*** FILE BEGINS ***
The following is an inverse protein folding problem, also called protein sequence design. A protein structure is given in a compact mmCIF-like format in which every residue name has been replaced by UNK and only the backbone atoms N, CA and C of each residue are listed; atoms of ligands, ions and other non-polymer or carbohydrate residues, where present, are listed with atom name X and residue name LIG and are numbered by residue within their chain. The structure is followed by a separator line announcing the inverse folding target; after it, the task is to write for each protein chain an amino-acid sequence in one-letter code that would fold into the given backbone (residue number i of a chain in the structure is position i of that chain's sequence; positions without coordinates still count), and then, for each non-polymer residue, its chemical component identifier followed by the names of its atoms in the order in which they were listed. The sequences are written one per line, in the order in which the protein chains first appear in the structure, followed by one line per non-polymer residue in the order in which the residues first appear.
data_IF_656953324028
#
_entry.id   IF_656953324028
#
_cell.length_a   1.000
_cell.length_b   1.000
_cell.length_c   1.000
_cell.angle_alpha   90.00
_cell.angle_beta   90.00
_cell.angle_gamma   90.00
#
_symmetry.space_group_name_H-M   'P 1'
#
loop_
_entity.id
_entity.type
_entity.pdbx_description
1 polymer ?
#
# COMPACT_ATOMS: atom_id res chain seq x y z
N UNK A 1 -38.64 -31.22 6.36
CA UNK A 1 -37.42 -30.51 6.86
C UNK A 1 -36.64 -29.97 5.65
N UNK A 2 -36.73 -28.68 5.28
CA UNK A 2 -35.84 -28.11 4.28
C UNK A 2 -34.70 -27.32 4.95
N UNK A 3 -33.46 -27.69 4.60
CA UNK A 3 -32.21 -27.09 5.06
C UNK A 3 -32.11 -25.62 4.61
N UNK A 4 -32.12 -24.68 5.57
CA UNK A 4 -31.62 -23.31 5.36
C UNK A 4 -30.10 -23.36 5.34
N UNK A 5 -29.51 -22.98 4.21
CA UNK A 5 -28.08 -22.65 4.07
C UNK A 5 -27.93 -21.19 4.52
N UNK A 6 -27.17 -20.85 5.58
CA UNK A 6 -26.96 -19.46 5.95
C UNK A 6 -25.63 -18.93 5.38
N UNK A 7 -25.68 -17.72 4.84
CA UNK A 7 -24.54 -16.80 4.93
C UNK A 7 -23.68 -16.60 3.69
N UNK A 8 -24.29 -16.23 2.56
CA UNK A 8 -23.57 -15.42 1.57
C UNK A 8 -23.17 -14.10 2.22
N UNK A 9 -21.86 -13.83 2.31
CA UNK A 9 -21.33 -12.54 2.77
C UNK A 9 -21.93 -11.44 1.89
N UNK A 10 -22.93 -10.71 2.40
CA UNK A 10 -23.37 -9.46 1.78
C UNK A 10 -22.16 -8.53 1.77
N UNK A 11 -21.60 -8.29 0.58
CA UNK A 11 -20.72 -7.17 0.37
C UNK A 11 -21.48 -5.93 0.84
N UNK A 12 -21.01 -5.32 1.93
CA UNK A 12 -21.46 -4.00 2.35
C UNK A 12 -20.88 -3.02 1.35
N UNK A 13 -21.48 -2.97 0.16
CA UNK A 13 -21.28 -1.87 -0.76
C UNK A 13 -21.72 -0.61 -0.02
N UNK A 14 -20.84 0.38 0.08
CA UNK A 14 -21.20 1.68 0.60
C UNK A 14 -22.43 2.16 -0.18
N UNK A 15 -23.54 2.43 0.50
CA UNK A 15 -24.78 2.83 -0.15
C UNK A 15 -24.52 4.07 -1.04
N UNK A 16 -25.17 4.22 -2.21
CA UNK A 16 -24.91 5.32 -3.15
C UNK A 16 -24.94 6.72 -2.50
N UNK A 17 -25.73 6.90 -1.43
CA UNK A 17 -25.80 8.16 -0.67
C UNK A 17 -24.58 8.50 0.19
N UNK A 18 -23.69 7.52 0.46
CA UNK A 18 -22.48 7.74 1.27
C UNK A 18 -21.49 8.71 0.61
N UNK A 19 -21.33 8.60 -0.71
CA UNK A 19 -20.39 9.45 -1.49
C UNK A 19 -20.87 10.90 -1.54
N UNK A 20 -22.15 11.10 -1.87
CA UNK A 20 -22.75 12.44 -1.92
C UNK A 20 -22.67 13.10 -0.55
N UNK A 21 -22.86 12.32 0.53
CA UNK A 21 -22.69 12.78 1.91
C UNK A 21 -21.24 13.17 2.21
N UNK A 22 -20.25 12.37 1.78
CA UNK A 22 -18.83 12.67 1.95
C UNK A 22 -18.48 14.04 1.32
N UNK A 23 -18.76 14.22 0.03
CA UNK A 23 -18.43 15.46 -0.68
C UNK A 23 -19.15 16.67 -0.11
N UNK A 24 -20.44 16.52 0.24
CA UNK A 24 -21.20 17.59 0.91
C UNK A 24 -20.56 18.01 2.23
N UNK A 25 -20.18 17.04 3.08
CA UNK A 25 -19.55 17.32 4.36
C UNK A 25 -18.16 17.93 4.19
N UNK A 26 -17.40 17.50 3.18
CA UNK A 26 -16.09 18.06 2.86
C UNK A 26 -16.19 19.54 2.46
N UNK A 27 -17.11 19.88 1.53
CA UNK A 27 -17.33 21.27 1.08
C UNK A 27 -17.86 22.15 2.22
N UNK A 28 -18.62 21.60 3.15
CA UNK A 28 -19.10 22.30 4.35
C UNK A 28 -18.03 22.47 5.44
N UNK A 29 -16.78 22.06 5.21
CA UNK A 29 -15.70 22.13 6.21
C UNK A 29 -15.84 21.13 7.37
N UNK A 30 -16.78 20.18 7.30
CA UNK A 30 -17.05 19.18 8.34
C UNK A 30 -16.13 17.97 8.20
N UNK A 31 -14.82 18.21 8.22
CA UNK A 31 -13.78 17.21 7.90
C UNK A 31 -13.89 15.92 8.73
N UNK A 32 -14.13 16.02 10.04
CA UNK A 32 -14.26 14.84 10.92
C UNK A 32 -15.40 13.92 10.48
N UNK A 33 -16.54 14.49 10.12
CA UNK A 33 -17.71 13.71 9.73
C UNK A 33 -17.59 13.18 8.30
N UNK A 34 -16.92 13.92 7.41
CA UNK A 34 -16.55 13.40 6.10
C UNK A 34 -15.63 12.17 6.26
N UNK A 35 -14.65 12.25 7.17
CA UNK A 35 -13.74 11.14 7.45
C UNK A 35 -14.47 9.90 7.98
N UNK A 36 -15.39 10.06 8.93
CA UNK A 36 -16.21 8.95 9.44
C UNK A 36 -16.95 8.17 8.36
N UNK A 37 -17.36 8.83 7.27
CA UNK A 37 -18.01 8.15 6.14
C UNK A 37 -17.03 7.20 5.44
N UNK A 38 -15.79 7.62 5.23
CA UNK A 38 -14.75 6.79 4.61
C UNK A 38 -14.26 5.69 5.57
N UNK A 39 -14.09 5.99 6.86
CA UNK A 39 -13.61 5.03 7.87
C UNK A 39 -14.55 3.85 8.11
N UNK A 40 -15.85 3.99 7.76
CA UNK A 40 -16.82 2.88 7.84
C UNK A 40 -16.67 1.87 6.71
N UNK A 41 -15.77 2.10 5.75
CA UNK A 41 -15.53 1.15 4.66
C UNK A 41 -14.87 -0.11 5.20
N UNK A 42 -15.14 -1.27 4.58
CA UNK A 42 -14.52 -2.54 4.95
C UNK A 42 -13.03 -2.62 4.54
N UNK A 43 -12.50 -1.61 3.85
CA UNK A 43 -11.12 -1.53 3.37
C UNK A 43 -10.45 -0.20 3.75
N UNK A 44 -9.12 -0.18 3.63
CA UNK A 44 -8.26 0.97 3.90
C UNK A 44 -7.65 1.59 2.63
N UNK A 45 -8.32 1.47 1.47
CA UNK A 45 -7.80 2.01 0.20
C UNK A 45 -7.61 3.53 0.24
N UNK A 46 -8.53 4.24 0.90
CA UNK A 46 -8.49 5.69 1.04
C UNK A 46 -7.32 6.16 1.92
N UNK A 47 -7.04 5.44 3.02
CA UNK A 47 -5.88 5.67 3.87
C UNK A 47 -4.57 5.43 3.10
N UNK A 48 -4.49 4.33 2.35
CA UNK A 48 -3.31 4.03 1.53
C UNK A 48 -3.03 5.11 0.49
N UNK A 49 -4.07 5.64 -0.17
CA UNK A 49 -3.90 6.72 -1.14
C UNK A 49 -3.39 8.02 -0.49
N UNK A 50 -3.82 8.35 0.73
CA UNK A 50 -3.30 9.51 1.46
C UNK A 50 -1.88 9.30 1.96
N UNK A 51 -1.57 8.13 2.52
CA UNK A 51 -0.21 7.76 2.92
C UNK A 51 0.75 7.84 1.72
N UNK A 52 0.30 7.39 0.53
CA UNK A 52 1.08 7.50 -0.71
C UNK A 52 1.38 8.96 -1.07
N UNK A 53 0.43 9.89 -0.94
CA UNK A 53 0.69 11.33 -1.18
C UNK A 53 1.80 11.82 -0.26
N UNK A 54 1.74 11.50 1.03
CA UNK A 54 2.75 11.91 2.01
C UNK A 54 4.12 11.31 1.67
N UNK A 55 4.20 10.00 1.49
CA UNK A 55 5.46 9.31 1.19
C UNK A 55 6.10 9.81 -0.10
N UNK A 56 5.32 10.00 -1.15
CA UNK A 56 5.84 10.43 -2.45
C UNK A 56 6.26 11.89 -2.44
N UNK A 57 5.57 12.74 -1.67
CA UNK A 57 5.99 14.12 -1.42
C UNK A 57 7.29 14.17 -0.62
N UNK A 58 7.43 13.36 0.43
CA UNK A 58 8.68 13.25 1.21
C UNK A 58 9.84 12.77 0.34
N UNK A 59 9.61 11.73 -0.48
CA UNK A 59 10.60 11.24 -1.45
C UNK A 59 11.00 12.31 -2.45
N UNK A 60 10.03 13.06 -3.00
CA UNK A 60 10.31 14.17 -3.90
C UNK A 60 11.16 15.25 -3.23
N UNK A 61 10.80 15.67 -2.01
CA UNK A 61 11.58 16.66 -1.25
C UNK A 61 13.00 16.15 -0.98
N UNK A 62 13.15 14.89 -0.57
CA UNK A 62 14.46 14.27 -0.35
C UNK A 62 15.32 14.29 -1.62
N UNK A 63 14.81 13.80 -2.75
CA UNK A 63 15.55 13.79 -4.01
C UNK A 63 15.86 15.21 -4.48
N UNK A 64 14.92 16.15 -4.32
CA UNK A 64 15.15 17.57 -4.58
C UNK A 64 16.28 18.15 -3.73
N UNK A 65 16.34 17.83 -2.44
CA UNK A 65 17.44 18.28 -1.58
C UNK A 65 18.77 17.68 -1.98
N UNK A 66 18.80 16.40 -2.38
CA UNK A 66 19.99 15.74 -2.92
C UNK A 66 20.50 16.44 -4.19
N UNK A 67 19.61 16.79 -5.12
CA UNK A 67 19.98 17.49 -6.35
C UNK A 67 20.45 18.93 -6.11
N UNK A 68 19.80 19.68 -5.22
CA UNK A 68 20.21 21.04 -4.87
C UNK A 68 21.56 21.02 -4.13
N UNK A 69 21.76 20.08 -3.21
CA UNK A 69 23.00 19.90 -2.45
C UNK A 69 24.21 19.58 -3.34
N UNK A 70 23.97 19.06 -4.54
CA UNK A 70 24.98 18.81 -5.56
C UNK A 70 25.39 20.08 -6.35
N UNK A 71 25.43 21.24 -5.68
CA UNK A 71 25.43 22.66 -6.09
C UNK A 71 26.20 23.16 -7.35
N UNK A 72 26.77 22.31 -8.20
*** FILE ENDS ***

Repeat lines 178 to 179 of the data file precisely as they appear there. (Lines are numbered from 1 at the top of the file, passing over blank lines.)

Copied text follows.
N UNK A 53 0.43 9.89 -0.94
CA UNK A 53 0.69 11.33 -1.18